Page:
Federal funding for faith-based programs requires careful implementation
President Bush's ambitious plan to expand federal aid to faith-based programs appears to be gaining broad support across religious and political lines.
But enthusiasm for the general idea of cooperation between government and religious groups that provide social services is one thing. Implementing the idea without dividing Americans or violating the First Amendment is quite another.
Here's the heart of the problem: Under the First Amendment, religious groups receiving federal aid can't use the money for proselytizing or worship activities. But for many people of faith, the religious message is inseparable from the delivery of services. In fact, they believe that it is precisely the religious dimension of their work that makes the work effective.
The president insists that he doesn't want the government to fund religious activities. But at the same time, he doesn't want the religious communities to abandon their religious message as a price for funding. It's not clear yet where and how Bush intends to draw the First Amendment line.
Many religious leaders are nervous that the government may resolve this tension through the imposition of restrictions and regulations. They understand that taking public money imposes certain obligations, but they don't want to make a Faustian bargain that trades religious liberty for financial support.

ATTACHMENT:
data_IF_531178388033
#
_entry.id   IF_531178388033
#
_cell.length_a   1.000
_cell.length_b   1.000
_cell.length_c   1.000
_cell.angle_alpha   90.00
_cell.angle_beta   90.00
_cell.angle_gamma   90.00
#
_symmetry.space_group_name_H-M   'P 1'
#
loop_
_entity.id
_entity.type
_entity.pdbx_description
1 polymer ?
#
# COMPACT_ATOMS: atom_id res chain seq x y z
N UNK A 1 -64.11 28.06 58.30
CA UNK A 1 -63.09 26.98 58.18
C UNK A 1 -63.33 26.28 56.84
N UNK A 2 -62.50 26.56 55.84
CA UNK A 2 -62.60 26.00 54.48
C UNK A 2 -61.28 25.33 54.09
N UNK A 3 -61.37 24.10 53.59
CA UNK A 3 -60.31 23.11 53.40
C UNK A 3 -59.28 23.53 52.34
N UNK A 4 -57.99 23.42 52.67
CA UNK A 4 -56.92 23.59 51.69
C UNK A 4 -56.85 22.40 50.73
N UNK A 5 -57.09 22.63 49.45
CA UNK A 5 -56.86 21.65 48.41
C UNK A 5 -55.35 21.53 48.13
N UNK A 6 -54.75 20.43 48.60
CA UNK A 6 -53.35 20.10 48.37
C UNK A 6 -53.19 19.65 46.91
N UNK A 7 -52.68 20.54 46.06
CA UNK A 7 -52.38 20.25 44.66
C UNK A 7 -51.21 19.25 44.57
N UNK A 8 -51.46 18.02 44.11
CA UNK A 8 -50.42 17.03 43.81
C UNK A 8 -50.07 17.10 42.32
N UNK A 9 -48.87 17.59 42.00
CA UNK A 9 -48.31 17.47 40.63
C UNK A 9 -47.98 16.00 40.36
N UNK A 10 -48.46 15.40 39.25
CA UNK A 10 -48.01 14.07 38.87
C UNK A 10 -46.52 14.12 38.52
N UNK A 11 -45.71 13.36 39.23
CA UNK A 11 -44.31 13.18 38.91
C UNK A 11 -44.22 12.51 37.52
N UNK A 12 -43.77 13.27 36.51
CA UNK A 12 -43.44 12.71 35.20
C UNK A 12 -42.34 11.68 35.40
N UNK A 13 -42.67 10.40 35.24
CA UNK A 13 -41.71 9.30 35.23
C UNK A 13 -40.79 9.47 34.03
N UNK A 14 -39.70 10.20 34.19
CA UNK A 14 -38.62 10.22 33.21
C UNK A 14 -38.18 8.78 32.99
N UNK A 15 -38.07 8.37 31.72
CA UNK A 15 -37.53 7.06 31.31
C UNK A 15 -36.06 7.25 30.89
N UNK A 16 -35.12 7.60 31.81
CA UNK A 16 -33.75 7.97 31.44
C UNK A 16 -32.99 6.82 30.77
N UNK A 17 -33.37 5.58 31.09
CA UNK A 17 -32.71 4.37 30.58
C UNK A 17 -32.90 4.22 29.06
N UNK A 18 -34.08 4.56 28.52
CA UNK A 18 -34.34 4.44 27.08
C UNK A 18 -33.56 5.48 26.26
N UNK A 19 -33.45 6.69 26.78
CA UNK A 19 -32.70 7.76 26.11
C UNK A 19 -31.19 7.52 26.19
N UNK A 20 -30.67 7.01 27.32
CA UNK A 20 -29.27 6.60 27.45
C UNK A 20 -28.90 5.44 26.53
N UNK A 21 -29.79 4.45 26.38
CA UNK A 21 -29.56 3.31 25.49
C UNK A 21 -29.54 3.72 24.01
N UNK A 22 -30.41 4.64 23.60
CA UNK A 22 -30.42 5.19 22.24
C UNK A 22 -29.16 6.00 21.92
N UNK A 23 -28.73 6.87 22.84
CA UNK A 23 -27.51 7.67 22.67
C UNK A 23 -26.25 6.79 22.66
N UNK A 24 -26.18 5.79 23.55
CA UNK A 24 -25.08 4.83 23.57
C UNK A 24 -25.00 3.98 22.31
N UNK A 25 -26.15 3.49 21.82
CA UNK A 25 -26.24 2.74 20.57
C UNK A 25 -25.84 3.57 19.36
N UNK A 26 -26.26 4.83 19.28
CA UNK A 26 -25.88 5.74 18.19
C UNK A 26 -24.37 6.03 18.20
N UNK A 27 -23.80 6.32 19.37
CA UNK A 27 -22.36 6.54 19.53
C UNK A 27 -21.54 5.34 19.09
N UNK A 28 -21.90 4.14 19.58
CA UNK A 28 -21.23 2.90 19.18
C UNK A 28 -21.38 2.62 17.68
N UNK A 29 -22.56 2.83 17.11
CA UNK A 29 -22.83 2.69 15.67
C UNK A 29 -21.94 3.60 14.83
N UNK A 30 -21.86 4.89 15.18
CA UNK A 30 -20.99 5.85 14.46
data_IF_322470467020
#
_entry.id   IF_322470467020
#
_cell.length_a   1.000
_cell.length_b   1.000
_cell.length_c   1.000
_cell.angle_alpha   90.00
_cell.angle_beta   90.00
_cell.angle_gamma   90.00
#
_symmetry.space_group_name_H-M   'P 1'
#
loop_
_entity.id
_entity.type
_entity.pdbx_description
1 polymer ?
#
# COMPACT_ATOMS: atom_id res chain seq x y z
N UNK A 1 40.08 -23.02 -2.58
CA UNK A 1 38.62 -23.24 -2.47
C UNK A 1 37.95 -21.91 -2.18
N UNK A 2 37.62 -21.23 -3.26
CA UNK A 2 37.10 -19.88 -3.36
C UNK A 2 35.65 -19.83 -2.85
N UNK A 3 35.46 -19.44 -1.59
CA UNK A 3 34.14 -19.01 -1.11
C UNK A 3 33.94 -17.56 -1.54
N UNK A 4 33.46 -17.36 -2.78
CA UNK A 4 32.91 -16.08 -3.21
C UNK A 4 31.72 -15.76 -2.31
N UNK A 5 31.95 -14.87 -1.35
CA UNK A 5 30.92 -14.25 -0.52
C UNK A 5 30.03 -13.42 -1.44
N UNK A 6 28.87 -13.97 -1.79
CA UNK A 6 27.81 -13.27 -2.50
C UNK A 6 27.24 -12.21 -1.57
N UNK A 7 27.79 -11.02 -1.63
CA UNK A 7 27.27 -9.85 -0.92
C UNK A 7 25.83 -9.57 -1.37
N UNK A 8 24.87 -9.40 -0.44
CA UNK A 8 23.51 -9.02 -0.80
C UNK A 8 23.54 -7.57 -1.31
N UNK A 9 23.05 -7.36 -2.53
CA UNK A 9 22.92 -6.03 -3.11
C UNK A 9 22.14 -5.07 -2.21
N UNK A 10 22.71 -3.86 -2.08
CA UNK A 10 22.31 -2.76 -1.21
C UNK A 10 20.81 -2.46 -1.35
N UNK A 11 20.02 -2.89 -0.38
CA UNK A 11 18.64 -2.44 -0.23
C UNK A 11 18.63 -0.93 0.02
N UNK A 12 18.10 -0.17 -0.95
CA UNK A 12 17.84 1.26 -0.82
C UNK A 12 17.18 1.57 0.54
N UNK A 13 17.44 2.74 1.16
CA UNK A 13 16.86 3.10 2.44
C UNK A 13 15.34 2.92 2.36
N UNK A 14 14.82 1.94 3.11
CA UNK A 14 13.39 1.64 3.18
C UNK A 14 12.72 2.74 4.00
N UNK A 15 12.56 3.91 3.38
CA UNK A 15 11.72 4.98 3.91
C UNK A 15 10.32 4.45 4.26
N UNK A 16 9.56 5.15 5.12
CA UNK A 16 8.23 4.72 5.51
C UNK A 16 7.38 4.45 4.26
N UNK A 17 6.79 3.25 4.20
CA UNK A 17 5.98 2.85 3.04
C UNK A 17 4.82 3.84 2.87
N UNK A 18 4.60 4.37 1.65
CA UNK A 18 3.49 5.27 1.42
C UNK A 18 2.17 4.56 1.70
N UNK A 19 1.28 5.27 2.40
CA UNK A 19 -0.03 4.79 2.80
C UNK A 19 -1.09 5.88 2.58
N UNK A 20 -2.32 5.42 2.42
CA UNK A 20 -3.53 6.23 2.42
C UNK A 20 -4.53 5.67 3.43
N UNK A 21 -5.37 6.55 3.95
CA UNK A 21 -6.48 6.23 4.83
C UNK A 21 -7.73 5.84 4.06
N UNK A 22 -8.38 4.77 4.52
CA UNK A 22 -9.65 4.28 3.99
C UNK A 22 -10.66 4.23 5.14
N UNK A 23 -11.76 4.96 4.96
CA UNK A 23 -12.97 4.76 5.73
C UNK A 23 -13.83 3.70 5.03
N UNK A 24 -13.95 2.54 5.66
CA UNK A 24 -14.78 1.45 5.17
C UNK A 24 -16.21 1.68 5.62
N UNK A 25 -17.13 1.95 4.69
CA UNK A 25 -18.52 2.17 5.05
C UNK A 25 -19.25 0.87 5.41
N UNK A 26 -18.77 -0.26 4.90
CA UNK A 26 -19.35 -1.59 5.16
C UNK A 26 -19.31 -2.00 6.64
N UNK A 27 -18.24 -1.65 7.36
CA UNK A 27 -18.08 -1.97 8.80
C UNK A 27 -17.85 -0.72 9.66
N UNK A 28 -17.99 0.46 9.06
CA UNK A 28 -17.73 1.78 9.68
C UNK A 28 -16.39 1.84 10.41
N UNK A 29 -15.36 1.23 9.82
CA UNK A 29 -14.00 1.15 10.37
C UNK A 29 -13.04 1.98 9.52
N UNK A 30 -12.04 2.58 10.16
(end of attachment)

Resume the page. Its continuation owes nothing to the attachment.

Will Bush allay these fears? He's made a good start with the appointment of University of Pennsylvania professor John DiIulio to head the White House office that will promote inclusion of religious groups in federal funding of social-service programs.
Although he is a passionate advocate of faith-based programs, DiIulio has a reputation for taking a measured and thoughtful approach to the implementation of “charitable choice.” Among other things, he focuses on the importance of funding programs that actually work.
If anyone can craft a workable arrangement that protects the integrity of religious groups while establishing standards of accountability, DiIulio can.
Of course, “providers” are not the only ones who need religious-liberty protection when federal dollars flow to religious groups. Those receiving services must also have their rights guarded. For example, if someone in need objects to the religious nature of a social-service sponsor, the government should ensure that a secular alternative is available.
Few Americans question the urgent need for new partnerships to address our pressing social problems. And most of us appreciate the vital role faith communities play in helping those most in need.
But before we rush into a new arrangement, let's keep in mind the benefits of the old one.
Thanks to the First Amendment, religions in America are effective in the struggle for social justice precisely because they are free from governmental interference or control.
And religions thrive in our nation because they are supported by voluntary contributions and willing hearts.
That's why any and all partnerships between government and religion must take great care to uphold this extraordinary experiment in religious vitality and freedom.